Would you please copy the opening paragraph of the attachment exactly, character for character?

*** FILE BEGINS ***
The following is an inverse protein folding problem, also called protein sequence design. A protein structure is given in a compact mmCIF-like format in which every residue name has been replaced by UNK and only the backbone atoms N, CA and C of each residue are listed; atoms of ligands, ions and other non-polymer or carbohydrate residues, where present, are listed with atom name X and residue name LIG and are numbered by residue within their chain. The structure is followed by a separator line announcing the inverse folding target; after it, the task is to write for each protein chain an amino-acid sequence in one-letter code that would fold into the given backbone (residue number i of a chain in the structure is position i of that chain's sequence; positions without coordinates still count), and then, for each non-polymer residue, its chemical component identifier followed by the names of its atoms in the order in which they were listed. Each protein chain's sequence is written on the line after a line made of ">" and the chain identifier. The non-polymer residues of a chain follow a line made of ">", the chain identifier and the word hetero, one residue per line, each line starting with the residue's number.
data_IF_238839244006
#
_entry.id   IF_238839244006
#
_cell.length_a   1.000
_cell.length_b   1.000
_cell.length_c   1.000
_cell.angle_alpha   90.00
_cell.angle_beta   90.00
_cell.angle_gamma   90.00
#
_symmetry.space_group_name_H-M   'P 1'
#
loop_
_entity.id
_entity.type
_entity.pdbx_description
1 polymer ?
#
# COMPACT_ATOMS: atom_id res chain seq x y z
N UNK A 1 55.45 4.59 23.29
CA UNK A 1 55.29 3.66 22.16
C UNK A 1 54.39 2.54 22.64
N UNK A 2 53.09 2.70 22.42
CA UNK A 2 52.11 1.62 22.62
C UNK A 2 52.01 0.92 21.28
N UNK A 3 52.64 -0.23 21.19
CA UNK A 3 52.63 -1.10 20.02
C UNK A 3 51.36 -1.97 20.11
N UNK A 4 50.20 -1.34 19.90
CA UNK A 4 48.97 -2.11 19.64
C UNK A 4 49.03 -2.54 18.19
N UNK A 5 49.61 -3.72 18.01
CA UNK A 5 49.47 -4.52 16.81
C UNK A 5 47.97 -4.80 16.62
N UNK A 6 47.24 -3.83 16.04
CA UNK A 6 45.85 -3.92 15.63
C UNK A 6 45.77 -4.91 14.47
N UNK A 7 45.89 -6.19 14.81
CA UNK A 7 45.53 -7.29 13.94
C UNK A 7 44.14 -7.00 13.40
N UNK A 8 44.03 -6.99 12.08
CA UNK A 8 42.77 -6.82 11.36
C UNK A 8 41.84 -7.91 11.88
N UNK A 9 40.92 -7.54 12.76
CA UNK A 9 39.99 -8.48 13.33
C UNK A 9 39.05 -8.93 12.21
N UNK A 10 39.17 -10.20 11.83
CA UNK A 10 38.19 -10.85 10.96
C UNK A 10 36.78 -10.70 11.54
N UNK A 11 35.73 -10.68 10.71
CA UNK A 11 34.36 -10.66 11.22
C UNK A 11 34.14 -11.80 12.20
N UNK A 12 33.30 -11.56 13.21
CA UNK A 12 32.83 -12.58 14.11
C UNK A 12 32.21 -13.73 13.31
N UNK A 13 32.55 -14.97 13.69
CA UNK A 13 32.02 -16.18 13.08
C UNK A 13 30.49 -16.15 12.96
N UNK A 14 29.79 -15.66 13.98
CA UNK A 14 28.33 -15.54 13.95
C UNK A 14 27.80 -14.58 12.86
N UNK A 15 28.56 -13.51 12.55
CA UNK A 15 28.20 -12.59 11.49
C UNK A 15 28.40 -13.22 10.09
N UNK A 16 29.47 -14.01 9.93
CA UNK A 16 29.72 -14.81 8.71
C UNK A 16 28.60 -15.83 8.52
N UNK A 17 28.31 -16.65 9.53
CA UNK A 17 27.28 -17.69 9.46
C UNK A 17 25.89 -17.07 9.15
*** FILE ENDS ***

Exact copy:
The following is an inverse protein folding problem, also called protein sequence design. A protein structure is given in a compact mmCIF-like format in which every residue name has been replaced by UNK and only the backbone atoms N, CA and C of each residue are listed; atoms of ligands, ions and other non-polymer or carbohydrate residues, where present, are listed with atom name X and residue name LIG and are numbered by residue within their chain. The structure is followed by a separator line announcing the inverse folding target; after it, the task is to write for each protein chain an amino-acid sequence in one-letter code that would fold into the given backbone (residue number i of a chain in the structure is position i of that chain's sequence; positions without coordinates still count), and then, for each non-polymer residue, its chemical component identifier followed by the names of its atoms in the order in which they were listed. Each protein chain's sequence is written on the line after a line made of ">" and the chain identifier. The non-polymer residues of a chain follow a line made of ">", the chain identifier and the word hetero, one residue per line, each line starting with the residue's number.